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Jacqueline Jones, Chair 128 Inner Campus Dr., Stop B7000, GAR 1.104 Austin, TX 78712-1739 • 512-471-3261

Fall 2004

HIS 350L • Darwin and the Victorian Novel-W

Unique Days Time Location Instructor
38305 TH
3:30 PM-6:30 PM
GAR 111

Course Description

Science, and particularly natural history, was wildly popular to an unprecedented de-gree in Victorian Britain. Collecting, reading, learning taxonomy, correspondence with other interested people, membership in amateur scientific societies, all mushroomed be-ginning in the first few decades of the nineteenth century; by the beginning of Victo-ria’s reign in 1837 interest in natural history was commonplace. Natural history was all the rage to such a degree that Darwin’s ORIGIN OF SPECIES, on its publication in 1859, could be (and was meant to be) read by a wider audience than has perhaps ever been the case for any other major scientific work. Moreover, a novelist like George Eliot could incorpor-ate the latest scientific ideas of the day both explicitly and implicitly into her work, in a dialogue between science and aesthetics that seemed strange to no one. How did this confluence between science and the humanities come about? What were its results, both in the way that scientists expressed their ideas and that humanists understood and used them?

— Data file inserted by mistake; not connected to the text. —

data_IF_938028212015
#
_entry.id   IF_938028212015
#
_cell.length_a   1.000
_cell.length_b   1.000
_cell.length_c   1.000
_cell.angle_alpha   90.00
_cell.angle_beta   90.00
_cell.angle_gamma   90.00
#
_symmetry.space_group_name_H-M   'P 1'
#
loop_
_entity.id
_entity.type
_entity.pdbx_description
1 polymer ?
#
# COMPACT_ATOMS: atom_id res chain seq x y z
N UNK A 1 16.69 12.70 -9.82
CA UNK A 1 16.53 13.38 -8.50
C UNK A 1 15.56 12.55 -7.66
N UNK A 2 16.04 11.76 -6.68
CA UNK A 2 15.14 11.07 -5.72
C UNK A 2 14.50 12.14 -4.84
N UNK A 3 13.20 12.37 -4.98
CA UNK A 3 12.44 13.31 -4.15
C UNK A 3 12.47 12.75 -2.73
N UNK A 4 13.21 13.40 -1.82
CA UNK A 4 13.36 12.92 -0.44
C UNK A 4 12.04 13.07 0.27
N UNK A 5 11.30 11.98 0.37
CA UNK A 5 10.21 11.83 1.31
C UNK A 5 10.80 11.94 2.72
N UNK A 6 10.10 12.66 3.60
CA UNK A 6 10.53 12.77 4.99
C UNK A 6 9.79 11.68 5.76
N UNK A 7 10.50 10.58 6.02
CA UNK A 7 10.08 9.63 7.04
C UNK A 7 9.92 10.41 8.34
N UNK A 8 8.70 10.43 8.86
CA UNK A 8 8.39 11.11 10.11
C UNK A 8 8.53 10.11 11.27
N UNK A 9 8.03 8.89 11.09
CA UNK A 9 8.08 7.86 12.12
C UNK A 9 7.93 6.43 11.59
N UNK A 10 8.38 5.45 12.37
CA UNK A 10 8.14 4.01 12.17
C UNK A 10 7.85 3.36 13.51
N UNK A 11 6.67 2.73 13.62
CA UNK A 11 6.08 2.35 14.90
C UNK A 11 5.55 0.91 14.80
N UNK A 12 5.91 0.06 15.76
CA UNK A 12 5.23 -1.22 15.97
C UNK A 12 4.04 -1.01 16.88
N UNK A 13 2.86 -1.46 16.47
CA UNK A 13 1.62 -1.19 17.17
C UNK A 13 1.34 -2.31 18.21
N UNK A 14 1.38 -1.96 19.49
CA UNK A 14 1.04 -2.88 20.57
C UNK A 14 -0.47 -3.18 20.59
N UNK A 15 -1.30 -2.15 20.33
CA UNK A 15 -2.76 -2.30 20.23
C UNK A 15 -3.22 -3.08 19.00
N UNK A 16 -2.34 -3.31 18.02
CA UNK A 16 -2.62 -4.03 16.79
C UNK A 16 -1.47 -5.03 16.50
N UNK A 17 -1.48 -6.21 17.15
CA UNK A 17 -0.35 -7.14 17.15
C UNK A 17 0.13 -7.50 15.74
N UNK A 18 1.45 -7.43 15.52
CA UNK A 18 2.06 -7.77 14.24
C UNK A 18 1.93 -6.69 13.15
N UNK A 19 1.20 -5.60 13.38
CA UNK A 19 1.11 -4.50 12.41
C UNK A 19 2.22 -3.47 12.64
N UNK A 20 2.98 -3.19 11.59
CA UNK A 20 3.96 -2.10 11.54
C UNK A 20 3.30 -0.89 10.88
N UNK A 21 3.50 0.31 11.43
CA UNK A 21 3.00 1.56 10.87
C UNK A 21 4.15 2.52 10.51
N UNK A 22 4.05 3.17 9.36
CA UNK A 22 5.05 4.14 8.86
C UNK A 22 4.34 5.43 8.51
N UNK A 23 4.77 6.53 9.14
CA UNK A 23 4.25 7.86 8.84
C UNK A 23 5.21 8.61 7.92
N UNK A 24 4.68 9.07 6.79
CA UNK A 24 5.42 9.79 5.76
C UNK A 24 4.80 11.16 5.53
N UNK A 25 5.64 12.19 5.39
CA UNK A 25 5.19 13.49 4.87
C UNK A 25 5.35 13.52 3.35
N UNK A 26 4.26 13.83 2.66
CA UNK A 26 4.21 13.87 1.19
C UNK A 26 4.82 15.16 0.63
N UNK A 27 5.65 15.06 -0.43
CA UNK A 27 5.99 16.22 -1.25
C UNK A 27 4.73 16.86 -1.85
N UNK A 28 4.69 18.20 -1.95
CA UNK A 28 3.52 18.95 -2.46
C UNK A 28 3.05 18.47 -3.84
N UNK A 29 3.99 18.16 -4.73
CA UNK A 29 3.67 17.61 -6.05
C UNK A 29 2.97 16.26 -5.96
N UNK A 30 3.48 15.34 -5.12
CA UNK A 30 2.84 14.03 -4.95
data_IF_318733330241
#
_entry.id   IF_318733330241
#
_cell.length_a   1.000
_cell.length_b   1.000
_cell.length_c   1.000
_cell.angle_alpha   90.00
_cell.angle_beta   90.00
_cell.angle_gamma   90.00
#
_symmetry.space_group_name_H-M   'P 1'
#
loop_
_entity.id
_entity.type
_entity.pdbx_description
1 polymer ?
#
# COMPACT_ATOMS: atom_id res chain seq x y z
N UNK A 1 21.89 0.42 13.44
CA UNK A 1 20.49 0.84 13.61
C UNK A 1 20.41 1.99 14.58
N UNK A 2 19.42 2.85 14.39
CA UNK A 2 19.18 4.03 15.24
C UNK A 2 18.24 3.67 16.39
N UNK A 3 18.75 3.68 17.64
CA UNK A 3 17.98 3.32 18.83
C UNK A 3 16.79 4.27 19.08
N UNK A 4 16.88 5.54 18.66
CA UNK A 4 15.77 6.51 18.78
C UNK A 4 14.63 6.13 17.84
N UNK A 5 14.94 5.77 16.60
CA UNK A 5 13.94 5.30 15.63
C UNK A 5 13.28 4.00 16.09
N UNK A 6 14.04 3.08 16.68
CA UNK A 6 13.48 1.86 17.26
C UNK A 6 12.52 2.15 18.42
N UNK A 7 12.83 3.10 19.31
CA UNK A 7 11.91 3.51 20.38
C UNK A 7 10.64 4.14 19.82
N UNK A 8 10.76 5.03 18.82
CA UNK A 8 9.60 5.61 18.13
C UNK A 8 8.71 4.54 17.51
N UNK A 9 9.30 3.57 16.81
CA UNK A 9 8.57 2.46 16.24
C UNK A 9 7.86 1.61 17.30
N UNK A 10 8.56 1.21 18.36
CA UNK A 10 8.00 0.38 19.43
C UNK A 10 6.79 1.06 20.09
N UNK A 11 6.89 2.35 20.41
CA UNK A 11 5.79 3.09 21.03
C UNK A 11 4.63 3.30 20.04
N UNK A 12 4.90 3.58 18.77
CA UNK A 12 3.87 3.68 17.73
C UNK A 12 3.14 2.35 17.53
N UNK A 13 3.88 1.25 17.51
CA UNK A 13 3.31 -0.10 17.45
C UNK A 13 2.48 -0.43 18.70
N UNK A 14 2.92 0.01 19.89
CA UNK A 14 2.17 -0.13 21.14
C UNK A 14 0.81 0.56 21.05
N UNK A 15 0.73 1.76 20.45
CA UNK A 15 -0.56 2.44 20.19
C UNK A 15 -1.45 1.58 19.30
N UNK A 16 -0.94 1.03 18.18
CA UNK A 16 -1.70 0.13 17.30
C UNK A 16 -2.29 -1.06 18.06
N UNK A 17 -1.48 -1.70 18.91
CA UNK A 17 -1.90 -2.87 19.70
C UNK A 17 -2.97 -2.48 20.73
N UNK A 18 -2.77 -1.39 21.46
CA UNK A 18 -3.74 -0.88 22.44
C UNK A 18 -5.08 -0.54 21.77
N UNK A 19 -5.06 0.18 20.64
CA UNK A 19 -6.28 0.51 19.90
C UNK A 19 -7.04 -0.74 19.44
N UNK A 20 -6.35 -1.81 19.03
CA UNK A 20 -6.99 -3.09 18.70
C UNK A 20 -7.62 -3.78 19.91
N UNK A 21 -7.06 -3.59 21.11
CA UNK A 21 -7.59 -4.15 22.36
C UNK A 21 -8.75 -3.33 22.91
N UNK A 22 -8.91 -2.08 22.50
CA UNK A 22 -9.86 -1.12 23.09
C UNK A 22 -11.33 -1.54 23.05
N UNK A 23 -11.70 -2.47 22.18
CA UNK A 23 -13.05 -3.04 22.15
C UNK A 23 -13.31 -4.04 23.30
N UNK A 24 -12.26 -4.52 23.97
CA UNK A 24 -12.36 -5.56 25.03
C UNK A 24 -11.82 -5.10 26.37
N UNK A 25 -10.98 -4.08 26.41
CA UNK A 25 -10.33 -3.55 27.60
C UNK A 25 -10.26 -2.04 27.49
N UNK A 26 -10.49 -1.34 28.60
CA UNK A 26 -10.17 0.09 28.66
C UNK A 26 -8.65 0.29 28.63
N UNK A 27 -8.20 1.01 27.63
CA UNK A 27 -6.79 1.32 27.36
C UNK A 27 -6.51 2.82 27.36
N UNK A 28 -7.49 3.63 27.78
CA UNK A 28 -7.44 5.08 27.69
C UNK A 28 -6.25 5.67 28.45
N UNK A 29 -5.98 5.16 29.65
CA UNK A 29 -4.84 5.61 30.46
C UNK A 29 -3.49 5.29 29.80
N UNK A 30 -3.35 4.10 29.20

In this course, we will look at two major Victorian texts, Charles Darwin’s ORIGIN OF SPECIES and George Eliot’s MIDDLEMARCH, to try to tease apart the strands that wove them. In these texts, along with others from the period—writings on natural theology, popular natural history, philosophy, psychology, and political theory—we will look at a variety of questions: How was Darwin’s work, in theme, content, and style, indebted to earli-er writ-ers? What constitutes an explanation? A proof? What is the purpose of narrative; that is, where does writing stories fit into science, and how do scientific stories fit in-to fiction? What is the nature of history? Of progress? Does science teach us about the place of people—women, children, other races—in society? These works bubble over with Victori-an enthusiasm for the tough questions.


Readings in primary sources: GARDENER’S MAGAZINE, etc. It is important not just to read the middles; look at the title page, the dedication, the ads in the back, and so forth. All are important data. Other readings are in the course reader. Copies of THE ORIGIN OF SPECIES and MIDDLE-MARCH are on order in the bookstores and around generally.


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